Posts tagged tv

Twenty sixteen views

Pity film critics that dislike most movies they see, for I enjoyed most pictures I watched throughout 2016. Of course, watching movies in a theatre is one of the things I like best in life, and I have the benefit of choosing what I am likely to like, an attitude that may be criticized as unadventurous, or as choosing to inhabit a cinematic echo chamber, but well — life is too short and Cinema too big for my time to be spent on movies I’m not much sure I’d like. I won’t rank these few movies I particularly liked in 2016, for I think comparing works of art is often like comparing eagles to motorcycles — absurd.

Everybody Wants Some!!

Richard Linklater’s Everybody Wants Some!! proved that the Texan director is American cinema’s master humanist. Whereas teenage movies often requires the protagonist to be an underdog and sports jocks to be one-dimensional antagonists, in this movie Linklater revels in an earnest admiration of jock-ness and the constant insecurities and competition that come with it. Of course, Adam McKay’s The Big Short, then, seems to throw jocks and underdogs together long after they graduated, presenting Big Finance’s excesses and Finance-jocks comeuppance as entertainment for the proles, but McKay’s film based in Michael Lewis’ investigation succeeds in explaining the 2008 Financial Crisis very very well, even if aided by blunt cinematic devices, which is no ordinary feat. That it didn’t have a political impact is shocking but unfortunately was quite expected.

La Loi du Marché

Of course, jocks’ community does approach meritocracy (that guy did manage to slice the baseball with an axe while others watched), but away from sports that meritocracy is but a practical joke the privileged under neoliberalism inflicted upon the proles. The sick consequences were eloquently presented in Cannes winner I, Daniel Blake, but I found Ken Loach’s film a little bit too straight and tidy. In the same vein I’d favor the messier La Loi du Marché / The Measure of a Man by Stéphane Brizé, which replaces Loach’s tale of martyrdom by a scarier tale of conformity, in which the protagonist ends up accepting a job as guard labor rather than keep on fighting for his rights to the bitter end. Which is worse? Both movies are masterpieces about neoliberal awfulness.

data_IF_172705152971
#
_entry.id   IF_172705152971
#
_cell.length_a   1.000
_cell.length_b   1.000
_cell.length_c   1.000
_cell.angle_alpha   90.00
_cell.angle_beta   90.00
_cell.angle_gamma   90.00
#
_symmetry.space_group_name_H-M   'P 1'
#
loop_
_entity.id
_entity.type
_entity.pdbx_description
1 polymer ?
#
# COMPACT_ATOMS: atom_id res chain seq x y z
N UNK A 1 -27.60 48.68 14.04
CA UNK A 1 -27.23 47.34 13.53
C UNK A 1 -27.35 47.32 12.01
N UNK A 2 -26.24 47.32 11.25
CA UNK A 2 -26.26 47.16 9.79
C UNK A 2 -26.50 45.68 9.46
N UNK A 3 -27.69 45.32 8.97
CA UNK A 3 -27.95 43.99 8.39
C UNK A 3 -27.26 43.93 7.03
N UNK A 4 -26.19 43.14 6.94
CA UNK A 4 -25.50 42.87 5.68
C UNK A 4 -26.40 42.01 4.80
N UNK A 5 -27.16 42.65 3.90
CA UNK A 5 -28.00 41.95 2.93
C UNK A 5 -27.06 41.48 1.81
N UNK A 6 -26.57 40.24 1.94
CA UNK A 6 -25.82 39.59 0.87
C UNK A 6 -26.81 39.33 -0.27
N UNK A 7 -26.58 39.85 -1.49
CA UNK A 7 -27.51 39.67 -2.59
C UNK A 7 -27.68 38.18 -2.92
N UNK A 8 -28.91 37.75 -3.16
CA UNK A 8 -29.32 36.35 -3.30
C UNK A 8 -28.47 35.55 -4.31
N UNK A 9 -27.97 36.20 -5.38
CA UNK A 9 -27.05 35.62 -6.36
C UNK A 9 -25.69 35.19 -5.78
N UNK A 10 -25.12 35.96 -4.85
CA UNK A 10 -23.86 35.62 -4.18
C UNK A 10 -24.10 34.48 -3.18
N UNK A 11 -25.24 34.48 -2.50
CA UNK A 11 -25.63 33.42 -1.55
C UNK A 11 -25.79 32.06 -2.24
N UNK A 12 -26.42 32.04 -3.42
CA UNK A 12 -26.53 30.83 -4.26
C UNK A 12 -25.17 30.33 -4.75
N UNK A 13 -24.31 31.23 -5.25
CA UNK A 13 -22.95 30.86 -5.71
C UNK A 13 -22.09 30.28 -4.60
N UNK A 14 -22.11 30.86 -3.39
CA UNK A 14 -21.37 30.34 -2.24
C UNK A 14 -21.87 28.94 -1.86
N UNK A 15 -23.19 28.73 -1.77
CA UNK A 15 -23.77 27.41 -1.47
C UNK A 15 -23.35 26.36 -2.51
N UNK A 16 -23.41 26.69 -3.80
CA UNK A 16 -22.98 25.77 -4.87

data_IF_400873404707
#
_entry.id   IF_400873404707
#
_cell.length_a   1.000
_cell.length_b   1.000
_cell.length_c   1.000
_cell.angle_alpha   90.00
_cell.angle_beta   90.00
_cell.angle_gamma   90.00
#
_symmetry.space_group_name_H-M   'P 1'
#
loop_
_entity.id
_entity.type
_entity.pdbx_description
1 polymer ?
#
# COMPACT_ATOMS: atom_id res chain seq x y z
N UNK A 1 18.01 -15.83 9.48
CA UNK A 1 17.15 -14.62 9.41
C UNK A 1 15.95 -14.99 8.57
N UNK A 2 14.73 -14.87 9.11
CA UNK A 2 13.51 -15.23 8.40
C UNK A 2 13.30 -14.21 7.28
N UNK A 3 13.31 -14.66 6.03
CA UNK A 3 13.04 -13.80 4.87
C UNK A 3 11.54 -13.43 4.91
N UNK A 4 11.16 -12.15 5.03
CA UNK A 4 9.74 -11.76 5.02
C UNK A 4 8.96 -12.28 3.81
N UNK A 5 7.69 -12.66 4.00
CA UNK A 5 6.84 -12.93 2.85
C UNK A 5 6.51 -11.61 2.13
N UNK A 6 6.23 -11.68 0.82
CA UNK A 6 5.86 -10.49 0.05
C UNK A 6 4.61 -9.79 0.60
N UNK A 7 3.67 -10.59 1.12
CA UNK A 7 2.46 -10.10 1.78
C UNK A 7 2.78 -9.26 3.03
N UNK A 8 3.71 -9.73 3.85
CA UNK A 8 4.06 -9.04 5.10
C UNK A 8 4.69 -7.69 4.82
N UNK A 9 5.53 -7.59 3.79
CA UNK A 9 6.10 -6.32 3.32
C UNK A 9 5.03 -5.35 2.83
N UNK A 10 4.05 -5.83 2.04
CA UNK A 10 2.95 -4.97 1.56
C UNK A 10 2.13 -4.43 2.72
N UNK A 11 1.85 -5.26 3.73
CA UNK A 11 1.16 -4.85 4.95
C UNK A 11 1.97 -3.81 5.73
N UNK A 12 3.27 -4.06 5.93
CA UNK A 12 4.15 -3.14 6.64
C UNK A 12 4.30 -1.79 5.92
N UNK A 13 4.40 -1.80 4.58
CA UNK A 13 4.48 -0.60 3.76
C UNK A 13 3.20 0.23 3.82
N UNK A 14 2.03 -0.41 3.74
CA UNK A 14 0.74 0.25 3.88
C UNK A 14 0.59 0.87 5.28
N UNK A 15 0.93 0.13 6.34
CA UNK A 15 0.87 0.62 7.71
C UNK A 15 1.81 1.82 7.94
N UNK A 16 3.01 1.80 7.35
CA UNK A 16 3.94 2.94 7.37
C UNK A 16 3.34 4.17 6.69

Hell or High Water

People sometimes push back though, by all means including violence, and David Mackenzie’s Hell or High Water is probably among the finest examples of what might be a justified return of the Western, as the 21st century is shaping to be like the 19th. All the ingredients were there: ghost towns, bank robberies, concealed guns, moral ambiguity — people taking the side of the robbers rather than the banks’, confounding Jeff Bridges excellent sheriff character; only the horses were replaced by automobiles.

Knight of Cups

There was an oscillation between bleakness and levity in the movies I chose to watch in 2016. The Coens’ Hail, Caesar! was, along with Everybody Wants Some!! perhaps the most fun I had in a theatre all year, even if it relies too heavily in its viewers’ knowledge and fondness for 1950s film. But Whit Stillman’s Love & Friendship was also a joy to watch, by the relentless pace and wit of his Jane Austen adaptation. Some movies did marry the bleakness and the levity, though — Terrence Malick’s Knight of Cups was both grim and pleasurable, one of the most L.A. movies I remember watching, as if Malick took the entire Bojack Horseman series and made a two-hour movie. And nobody films like Terrence Malick.

Things to Come

A note also about Isabelle Huppert, who shined through 2016, not only starring and making Mia Hansen Love’s Things to Come, but also making Paul Verhoeven’s Elle, a probable masterpiece which I’m still deeply perplexed about.

The Last Picture Show

There was also a number of movies I now consider masterpieces I didn’t get to watch until 2016. Peter Bogdanovich’s The Last Picture Show is an incredible picaresque set in an isolated town, whereas another picaresque, Whit Stillman’s Barcelona has that quality I admire so much about Stillman’s early work, which is that it feels like watching Peanuts comics with an adult cast. Then I also watched Orson Welles’ F for Fake for the first time, and can’t really believe how long it took. It’s the perfect movie for 2016, a year in which nothing was real, all was fraud, fakery, deceit, and rooms full of mirrors.